Peaceful protest leads to national recognition
December 15, 2016
On what seemed like an ordinary Friday morning at Central, a historic event took place. During homeroom, after students participated in the Pledge of Allegiance, a handful of students from all grade levels staged a walk-out to protest the recent presidential election.
Junior Riley Kessler originally created and organized the idea to rally, “I saw that other schools around the U.S. were putting together different rallies and protests, and I got to thinking about the fact that we are in one of the most republican states, and Central is the most diverse high school in this state when it comes to minority groups,” she said. “Overall, it was other high schools that really inspired this rally.”
When the idea first came to Kessler, she turned to Twitter to get the word out. She initially asked her followers if anyone would be interested in participating in such a rally. Kessler said the response was “very, very positive.” In addition to spreading the word of the rally, Kessler utilized social media to establish rules and regulations for the rally. She wanted it to be a peaceful protest and an authentic display of the unity and strength amongst young people.
Prior to the rally, both Kessler and Koehler, in addition to a few other students, talked with Dr. Bennett to lay out a plan for that Friday. All parties involved wanted to emphasize the fact that it was a peaceful rally, which was a differentiating factor compared to other protests around the nation. To gain notoriety, Koehler contacted Channel 7, Channel 6, Channel 42 and the Omaha World Herald to inform them of the happenings on that Friday.
About two minutes into the rally, the fire alarm went off and everyone in the building was forced onto the front lawns of Central. Despite this occurrence, the rally carried on. Some people who had contrasting views to those participating in the rally did not want to be associated with it in any way. Anastasia Mustoe, junior, was one of those people. “I didn’t agree with the anti-Trump rally, I know it was more than that, but, regardless, I didn’t agree. Therefore, I didn’t want to participate,” she said. “I understand going outside was for our safety, but…I didn’t want to look like I was a part of the rally.”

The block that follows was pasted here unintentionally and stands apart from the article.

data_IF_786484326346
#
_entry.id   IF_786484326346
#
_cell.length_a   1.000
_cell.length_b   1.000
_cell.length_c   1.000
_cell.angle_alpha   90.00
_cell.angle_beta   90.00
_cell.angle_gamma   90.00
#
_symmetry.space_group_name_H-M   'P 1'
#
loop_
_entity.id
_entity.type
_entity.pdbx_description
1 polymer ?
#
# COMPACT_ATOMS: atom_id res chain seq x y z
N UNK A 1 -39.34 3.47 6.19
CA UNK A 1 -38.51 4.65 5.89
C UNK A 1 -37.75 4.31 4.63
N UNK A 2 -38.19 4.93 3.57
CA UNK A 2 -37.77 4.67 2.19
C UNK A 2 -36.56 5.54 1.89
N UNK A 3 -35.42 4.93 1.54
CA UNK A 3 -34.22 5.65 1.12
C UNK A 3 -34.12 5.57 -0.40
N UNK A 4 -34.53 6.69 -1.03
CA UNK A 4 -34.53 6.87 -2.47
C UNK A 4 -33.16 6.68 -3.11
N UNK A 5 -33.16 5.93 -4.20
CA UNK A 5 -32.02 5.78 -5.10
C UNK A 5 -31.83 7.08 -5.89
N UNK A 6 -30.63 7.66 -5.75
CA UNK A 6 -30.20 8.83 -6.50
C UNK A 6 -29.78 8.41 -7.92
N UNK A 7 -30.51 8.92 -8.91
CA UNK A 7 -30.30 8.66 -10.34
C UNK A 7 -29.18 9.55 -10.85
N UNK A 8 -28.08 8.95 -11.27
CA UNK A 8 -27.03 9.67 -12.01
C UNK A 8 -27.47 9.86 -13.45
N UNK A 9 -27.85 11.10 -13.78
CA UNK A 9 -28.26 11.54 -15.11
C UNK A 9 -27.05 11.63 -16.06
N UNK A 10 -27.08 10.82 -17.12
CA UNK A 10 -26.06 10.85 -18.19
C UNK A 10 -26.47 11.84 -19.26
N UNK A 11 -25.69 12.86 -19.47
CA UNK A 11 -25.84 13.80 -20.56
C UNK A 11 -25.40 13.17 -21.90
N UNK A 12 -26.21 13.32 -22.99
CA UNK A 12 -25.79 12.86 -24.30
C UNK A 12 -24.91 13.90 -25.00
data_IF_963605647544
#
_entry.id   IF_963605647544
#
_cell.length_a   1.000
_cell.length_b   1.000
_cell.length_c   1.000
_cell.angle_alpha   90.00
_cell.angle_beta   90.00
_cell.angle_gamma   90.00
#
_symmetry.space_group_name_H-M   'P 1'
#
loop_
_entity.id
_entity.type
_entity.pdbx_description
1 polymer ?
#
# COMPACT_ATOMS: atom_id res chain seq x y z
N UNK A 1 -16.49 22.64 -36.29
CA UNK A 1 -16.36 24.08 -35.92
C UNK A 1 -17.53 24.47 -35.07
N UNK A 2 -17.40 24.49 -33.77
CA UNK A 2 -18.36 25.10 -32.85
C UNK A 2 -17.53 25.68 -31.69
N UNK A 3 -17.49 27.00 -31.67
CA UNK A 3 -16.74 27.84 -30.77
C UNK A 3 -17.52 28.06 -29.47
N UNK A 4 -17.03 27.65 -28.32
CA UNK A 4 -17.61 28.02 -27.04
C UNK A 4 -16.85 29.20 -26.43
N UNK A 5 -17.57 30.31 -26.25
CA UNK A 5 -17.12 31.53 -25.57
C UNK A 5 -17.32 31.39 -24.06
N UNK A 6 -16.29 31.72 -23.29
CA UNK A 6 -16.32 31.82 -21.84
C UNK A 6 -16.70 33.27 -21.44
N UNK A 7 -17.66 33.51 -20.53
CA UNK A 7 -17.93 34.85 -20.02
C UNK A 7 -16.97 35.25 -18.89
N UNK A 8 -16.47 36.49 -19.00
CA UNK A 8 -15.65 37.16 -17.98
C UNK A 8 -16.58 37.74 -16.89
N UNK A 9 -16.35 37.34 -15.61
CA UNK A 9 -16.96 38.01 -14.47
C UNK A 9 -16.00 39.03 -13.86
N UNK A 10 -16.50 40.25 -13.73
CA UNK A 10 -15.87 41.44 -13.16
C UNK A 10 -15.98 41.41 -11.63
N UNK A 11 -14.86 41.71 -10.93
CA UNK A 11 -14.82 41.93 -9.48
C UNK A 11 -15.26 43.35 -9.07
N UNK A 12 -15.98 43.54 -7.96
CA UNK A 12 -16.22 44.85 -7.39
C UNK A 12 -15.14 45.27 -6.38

“There was nothing anyone could do,” said Kessler. “It was a malfunction in the system.”
“When I originally heard that the fire alarm off during the beginning stages of the rally, my heart sunk,” junior Nick Koehler said. Koehler had also played a role in organizing the rally and spreading the message through word of mouth and social media.
These students used social media to voice their opinions and allowed their voices and the voices of others to be heard across the nation much like this year’s presidential candidates have. “When it comes to the election, I honestly think that social media is the reason that Republicans won,” said Kessler. “Every day when I would check Twitter or Instagram or any other social media, I would see pictures saying things like ‘this election is a lose-lose situation.’ People who read this don’t think for themselves, it turned into a ‘monkey see monkey do’ situation.
At the end of the rally when students were outside after they were supposed to be back in class, Koehler told the students, “We need to go inside and educate ourselves further to avoid a situation like the current election.” Subsequently, students went back inside peacefully and respectfully; Koehler said that this was one of his proudest moments.
“I was overwhelmed with the best of emotions. It’s amazing to know how much support and love there is at Central,” said Kessler. Eventually, Central ended up making headlines on national news and was trending on Twitter in the Midwest. “We came together to show off what we believe in,” Kessler said, “and I think we really conveyed the message that [we are] ‘stronger together.’”